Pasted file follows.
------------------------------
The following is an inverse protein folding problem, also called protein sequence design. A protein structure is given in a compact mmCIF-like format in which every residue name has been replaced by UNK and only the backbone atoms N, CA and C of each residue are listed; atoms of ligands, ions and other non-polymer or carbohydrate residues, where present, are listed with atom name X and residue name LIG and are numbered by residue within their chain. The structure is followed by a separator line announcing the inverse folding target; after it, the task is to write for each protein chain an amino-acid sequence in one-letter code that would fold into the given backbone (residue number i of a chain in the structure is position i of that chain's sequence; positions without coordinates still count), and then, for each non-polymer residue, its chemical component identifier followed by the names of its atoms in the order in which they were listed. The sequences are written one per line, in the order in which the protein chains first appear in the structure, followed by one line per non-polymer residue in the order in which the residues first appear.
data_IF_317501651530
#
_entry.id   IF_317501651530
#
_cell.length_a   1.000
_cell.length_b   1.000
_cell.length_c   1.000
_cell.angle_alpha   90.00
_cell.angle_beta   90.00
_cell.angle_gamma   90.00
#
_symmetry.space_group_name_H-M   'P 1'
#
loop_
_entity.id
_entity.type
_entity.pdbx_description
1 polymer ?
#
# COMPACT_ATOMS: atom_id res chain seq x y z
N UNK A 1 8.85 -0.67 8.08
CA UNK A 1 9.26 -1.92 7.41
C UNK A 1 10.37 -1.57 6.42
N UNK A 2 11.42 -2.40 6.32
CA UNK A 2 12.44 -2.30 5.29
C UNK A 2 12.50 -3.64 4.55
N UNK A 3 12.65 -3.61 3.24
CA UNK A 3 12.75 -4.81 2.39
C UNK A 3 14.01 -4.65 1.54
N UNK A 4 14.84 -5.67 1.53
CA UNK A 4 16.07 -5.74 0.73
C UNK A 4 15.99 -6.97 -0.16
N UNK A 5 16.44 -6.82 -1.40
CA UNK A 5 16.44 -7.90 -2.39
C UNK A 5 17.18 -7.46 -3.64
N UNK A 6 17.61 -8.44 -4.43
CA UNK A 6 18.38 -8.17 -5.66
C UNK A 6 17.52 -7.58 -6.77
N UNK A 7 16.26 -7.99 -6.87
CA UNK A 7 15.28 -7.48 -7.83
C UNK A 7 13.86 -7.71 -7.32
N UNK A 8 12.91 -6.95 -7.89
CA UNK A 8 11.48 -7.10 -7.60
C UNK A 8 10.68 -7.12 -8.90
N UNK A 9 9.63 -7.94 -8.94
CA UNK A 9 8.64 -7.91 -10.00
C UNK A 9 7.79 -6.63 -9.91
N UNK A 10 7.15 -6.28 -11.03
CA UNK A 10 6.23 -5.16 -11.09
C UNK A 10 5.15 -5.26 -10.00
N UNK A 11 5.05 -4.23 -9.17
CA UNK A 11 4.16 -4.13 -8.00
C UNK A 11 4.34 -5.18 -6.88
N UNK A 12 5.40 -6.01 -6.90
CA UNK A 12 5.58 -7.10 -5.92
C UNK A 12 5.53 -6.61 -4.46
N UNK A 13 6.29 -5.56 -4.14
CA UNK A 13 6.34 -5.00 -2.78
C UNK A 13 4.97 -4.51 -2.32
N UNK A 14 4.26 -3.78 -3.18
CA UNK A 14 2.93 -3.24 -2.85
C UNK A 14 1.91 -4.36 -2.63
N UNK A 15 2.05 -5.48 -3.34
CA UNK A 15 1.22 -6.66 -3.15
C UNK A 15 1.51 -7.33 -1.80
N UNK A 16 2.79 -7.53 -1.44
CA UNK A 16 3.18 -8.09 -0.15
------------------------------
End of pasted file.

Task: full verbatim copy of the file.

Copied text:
The following is an inverse protein folding problem, also called protein sequence design. A protein structure is given in a compact mmCIF-like format in which every residue name has been replaced by UNK and only the backbone atoms N, CA and C of each residue are listed; atoms of ligands, ions and other non-polymer or carbohydrate residues, where present, are listed with atom name X and residue name LIG and are numbered by residue within their chain. The structure is followed by a separator line announcing the inverse folding target; after it, the task is to write for each protein chain an amino-acid sequence in one-letter code that would fold into the given backbone (residue number i of a chain in the structure is position i of that chain's sequence; positions without coordinates still count), and then, for each non-polymer residue, its chemical component identifier followed by the names of its atoms in the order in which they were listed. The sequences are written one per line, in the order in which the protein chains first appear in the structure, followed by one line per non-polymer residue in the order in which the residues first appear.
data_IF_317501651530
#
_entry.id   IF_317501651530
#
_cell.length_a   1.000
_cell.length_b   1.000
_cell.length_c   1.000
_cell.angle_alpha   90.00
_cell.angle_beta   90.00
_cell.angle_gamma   90.00
#
_symmetry.space_group_name_H-M   'P 1'
#
loop_
_entity.id
_entity.type
_entity.pdbx_description
1 polymer ?
#
# COMPACT_ATOMS: atom_id res chain seq x y z
N UNK A 1 8.85 -0.67 8.08
CA UNK A 1 9.26 -1.92 7.41
C UNK A 1 10.37 -1.57 6.42
N UNK A 2 11.42 -2.40 6.32
CA UNK A 2 12.44 -2.30 5.29
C UNK A 2 12.50 -3.64 4.55
N UNK A 3 12.65 -3.61 3.24
CA UNK A 3 12.75 -4.81 2.39
C UNK A 3 14.01 -4.65 1.54
N UNK A 4 14.84 -5.67 1.53
CA UNK A 4 16.07 -5.74 0.73
C UNK A 4 15.99 -6.97 -0.16
N UNK A 5 16.44 -6.82 -1.40
CA UNK A 5 16.44 -7.90 -2.39
C UNK A 5 17.18 -7.46 -3.64
N UNK A 6 17.61 -8.44 -4.43
CA UNK A 6 18.38 -8.17 -5.66
C UNK A 6 17.52 -7.58 -6.77
N UNK A 7 16.26 -7.99 -6.87
CA UNK A 7 15.28 -7.48 -7.83
C UNK A 7 13.86 -7.71 -7.32
N UNK A 8 12.91 -6.95 -7.89
CA UNK A 8 11.48 -7.10 -7.60
C UNK A 8 10.68 -7.12 -8.90
N UNK A 9 9.63 -7.94 -8.94
CA UNK A 9 8.64 -7.91 -10.00
C UNK A 9 7.79 -6.63 -9.91
N UNK A 10 7.15 -6.28 -11.03
CA UNK A 10 6.23 -5.16 -11.09
C UNK A 10 5.15 -5.26 -10.00
N UNK A 11 5.05 -4.23 -9.17
CA UNK A 11 4.16 -4.13 -8.00
C UNK A 11 4.34 -5.18 -6.88
N UNK A 12 5.40 -6.01 -6.90
CA UNK A 12 5.58 -7.10 -5.92
C UNK A 12 5.53 -6.61 -4.46
N UNK A 13 6.29 -5.56 -4.14
CA UNK A 13 6.34 -5.00 -2.78
C UNK A 13 4.97 -4.51 -2.32
N UNK A 14 4.26 -3.78 -3.18
CA UNK A 14 2.93 -3.24 -2.85
C UNK A 14 1.91 -4.36 -2.63
N UNK A 15 2.05 -5.48 -3.34
CA UNK A 15 1.22 -6.66 -3.15
C UNK A 15 1.51 -7.33 -1.80
N UNK A 16 2.79 -7.53 -1.44
CA UNK A 16 3.18 -8.09 -0.15